Scanning electron microscope metrology: harder than you might think

Modern scanning electron microscopes have become very user-friendly, but better understanding of the imaging mechanisms is needed to ensure accurate, quantitative data.
04 September 2013
Michael T. Postek and Andras E. Vladár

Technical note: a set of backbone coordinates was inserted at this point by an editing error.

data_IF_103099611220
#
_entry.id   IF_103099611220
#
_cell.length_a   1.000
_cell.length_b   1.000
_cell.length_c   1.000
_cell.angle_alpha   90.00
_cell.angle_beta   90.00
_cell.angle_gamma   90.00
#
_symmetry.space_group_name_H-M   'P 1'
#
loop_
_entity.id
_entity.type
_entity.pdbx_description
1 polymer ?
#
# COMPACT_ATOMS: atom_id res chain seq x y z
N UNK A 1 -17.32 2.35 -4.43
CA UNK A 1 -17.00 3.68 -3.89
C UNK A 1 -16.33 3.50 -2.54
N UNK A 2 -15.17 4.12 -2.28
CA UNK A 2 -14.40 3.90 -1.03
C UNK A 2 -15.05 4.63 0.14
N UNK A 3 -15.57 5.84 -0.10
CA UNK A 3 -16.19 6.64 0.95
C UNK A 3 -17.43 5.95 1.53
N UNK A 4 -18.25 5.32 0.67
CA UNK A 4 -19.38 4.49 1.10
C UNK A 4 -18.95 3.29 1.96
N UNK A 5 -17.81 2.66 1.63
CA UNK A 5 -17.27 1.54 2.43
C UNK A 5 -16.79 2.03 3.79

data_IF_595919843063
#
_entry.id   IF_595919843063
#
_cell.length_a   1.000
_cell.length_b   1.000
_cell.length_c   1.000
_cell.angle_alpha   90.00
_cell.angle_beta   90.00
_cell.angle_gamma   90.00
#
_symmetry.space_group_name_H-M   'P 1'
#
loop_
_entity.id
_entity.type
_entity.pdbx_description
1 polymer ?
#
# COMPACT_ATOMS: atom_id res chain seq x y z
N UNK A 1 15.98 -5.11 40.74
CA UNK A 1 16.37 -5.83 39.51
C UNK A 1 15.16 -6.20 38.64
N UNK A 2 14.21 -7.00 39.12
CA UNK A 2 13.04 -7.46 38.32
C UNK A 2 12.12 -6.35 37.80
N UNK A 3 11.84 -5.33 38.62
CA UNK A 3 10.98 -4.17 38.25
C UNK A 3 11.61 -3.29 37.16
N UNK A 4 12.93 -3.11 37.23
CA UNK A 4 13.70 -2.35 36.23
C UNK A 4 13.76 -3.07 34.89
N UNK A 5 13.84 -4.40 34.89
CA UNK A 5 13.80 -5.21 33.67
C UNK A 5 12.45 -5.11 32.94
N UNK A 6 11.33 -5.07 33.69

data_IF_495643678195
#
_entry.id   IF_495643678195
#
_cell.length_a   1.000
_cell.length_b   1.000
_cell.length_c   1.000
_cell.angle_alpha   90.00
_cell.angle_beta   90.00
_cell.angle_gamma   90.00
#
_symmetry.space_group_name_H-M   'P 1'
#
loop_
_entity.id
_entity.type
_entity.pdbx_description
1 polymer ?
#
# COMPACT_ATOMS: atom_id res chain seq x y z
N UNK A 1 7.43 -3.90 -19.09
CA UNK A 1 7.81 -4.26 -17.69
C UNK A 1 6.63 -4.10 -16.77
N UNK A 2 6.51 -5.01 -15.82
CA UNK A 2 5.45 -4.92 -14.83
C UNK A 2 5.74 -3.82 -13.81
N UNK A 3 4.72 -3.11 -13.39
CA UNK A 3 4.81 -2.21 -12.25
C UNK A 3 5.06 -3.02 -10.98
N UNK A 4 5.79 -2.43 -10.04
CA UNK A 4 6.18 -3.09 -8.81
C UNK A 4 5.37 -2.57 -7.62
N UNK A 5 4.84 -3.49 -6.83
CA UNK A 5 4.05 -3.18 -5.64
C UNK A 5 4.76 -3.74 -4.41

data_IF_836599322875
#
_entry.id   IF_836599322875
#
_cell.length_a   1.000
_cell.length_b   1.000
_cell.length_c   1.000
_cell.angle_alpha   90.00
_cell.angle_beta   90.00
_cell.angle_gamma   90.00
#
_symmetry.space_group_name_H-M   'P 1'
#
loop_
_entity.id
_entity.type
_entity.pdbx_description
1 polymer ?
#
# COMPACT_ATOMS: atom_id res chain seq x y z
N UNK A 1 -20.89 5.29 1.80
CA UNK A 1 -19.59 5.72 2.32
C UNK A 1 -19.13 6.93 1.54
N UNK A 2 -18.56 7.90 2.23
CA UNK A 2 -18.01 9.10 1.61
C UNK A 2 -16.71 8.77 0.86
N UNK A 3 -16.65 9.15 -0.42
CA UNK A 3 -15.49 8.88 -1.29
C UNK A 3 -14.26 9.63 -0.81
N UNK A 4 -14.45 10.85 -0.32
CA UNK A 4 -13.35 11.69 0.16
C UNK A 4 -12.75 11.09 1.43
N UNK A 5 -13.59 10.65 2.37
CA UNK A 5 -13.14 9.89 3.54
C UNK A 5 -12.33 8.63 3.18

Since its inception in the 1950s and its introduction as a commercial product in the 1960s, the scanning electron microscope (SEM) has become an indispensable tool for many and diverse applications. Moreover, over time the character and capabilities of these instruments have improved enormously. Electron sources have evolved from tungsten to lanthanum hexaboride to cold and thermal field emission, providing much higher instrument performance. Performance is also enhanced by the incorporation of new electromagnetic and electrostatic lens designs, as well as digital electronics. Today, additional operational enhancements such as automation, autofocusing, and autoastigmatism correction, as well as digital imaging, make the core microscopy functions nearly transparent to the user and the instrument itself deceptively easier to operate. But ease of operation can also foster operator complacency. In addition, user-friendliness has reduced the ‘apparent’ need for more thorough operator training. This overall attitude has fostered the concept that the SEM is just another expensive digital camera. Consequently, a person using the instrument may be lulled into thinking that all of the potential pitfalls have been eliminated and that everything they see on the micrograph is always correct. However, this may not be the case.